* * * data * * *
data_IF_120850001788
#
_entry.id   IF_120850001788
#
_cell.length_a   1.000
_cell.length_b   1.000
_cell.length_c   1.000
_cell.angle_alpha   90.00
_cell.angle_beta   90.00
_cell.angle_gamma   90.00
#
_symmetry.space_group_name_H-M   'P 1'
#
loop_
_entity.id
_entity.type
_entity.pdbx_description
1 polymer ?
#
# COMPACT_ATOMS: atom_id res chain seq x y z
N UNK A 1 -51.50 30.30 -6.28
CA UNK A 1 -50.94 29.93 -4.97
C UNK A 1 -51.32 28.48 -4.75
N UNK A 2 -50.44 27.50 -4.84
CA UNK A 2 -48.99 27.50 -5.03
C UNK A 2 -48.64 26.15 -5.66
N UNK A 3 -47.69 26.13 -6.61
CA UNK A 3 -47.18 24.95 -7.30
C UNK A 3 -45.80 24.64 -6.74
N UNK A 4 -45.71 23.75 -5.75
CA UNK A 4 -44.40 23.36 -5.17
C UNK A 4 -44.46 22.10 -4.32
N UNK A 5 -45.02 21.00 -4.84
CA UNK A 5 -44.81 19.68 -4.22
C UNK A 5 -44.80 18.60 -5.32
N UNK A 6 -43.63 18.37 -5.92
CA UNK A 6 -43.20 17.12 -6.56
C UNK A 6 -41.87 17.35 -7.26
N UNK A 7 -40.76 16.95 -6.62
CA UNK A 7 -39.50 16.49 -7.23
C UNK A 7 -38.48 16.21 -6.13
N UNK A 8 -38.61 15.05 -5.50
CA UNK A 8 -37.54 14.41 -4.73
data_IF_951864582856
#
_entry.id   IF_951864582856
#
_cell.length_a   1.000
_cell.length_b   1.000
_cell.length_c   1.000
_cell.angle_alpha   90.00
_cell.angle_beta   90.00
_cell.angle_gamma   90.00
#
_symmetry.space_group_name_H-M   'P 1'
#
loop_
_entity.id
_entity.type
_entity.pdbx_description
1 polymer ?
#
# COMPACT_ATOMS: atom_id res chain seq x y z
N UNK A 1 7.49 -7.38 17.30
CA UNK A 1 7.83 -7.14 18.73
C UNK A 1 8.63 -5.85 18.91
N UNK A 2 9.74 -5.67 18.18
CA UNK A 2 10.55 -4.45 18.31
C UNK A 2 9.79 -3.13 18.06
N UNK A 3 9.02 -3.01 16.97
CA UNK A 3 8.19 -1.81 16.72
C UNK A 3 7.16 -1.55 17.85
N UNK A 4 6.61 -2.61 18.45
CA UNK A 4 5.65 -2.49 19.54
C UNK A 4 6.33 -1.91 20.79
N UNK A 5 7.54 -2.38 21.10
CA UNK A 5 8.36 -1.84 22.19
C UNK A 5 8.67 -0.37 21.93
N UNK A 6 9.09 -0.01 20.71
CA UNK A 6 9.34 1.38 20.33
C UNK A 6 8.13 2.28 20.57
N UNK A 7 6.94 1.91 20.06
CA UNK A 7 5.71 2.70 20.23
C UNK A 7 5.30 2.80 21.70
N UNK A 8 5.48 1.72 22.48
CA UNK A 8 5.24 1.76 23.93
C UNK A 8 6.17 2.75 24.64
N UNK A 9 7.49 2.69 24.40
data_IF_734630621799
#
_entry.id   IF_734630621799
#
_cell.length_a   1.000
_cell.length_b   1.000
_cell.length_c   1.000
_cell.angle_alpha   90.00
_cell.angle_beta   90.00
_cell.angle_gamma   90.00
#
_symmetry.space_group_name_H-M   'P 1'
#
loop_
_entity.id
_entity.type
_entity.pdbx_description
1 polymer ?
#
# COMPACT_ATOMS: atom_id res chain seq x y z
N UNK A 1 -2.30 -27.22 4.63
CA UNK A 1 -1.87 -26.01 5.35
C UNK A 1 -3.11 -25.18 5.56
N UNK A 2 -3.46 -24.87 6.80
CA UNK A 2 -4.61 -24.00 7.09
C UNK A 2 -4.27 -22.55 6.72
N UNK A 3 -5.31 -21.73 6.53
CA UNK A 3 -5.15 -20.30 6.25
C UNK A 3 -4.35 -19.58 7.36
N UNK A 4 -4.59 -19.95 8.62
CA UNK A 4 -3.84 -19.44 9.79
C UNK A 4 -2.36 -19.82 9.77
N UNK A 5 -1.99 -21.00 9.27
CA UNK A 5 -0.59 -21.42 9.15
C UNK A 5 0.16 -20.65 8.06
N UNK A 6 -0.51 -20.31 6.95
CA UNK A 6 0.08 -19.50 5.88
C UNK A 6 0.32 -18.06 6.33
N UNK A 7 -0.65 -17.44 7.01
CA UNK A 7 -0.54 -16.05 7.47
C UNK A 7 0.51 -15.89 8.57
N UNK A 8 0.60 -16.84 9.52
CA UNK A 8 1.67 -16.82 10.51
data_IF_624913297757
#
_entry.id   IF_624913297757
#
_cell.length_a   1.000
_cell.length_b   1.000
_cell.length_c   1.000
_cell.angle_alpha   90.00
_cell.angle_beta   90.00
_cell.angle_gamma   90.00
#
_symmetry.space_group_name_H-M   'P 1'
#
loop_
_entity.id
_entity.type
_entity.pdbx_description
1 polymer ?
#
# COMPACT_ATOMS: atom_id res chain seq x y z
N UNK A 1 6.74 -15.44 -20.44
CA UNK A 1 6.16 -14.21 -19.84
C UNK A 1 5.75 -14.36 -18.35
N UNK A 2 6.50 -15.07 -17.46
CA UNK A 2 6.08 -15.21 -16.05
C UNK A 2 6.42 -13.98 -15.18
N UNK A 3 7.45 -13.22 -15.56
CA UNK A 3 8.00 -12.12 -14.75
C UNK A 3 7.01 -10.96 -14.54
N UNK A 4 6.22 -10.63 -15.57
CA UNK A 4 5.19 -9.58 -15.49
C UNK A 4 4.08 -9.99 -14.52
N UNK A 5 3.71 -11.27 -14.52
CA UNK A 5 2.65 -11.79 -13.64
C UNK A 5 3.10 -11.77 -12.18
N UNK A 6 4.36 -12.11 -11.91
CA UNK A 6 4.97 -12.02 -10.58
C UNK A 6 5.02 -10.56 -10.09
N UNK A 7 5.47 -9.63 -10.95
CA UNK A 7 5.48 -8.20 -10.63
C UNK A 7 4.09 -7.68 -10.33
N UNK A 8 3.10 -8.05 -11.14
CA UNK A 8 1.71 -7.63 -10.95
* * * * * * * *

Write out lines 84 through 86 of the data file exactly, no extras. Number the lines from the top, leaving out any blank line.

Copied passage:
C UNK A 7 5.30 2.80 21.70
N UNK A 8 5.48 1.72 22.48
CA UNK A 8 5.24 1.76 23.93